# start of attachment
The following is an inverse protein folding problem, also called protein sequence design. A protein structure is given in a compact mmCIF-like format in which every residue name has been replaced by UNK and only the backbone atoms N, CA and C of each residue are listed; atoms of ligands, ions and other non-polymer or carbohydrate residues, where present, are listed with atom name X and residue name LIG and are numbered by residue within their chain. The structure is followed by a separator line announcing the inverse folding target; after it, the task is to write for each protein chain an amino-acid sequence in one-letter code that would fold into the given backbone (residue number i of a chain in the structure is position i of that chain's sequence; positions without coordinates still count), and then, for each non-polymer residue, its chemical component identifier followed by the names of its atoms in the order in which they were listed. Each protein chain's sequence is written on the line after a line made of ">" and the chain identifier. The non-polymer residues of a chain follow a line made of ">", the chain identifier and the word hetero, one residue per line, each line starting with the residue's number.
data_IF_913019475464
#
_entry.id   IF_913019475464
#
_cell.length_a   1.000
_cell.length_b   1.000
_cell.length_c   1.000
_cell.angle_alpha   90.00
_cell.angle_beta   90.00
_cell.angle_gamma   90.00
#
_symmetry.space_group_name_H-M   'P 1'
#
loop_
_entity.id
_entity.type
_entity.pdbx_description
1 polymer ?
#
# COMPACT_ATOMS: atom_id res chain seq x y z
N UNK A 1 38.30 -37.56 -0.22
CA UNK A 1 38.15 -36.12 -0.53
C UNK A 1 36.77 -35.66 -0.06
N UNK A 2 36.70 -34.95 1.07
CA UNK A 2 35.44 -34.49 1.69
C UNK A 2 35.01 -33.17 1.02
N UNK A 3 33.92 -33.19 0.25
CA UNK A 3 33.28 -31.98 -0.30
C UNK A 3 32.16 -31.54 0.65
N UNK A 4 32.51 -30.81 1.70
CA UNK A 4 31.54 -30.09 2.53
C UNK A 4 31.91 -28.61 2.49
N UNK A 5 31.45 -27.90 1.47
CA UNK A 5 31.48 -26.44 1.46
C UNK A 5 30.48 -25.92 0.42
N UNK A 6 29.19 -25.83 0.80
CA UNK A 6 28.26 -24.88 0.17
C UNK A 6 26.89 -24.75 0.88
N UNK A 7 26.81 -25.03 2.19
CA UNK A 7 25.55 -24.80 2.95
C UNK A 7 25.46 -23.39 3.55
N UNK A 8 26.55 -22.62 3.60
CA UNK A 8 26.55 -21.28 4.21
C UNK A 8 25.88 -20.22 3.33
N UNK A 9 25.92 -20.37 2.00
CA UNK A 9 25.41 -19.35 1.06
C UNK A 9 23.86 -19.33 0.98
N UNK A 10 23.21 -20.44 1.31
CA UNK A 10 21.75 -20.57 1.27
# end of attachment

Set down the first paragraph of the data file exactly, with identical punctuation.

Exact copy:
The following is an inverse protein folding problem, also called protein sequence design. A protein structure is given in a compact mmCIF-like format in which every residue name has been replaced by UNK and only the backbone atoms N, CA and C of each residue are listed; atoms of ligands, ions and other non-polymer or carbohydrate residues, where present, are listed with atom name X and residue name LIG and are numbered by residue within their chain. The structure is followed by a separator line announcing the inverse folding target; after it, the task is to write for each protein chain an amino-acid sequence in one-letter code that would fold into the given backbone (residue number i of a chain in the structure is position i of that chain's sequence; positions without coordinates still count), and then, for each non-polymer residue, its chemical component identifier followed by the names of its atoms in the order in which they were listed. Each protein chain's sequence is written on the line after a line made of ">" and the chain identifier. The non-polymer residues of a chain follow a line made of ">", the chain identifier and the word hetero, one residue per line, each line starting with the residue's number.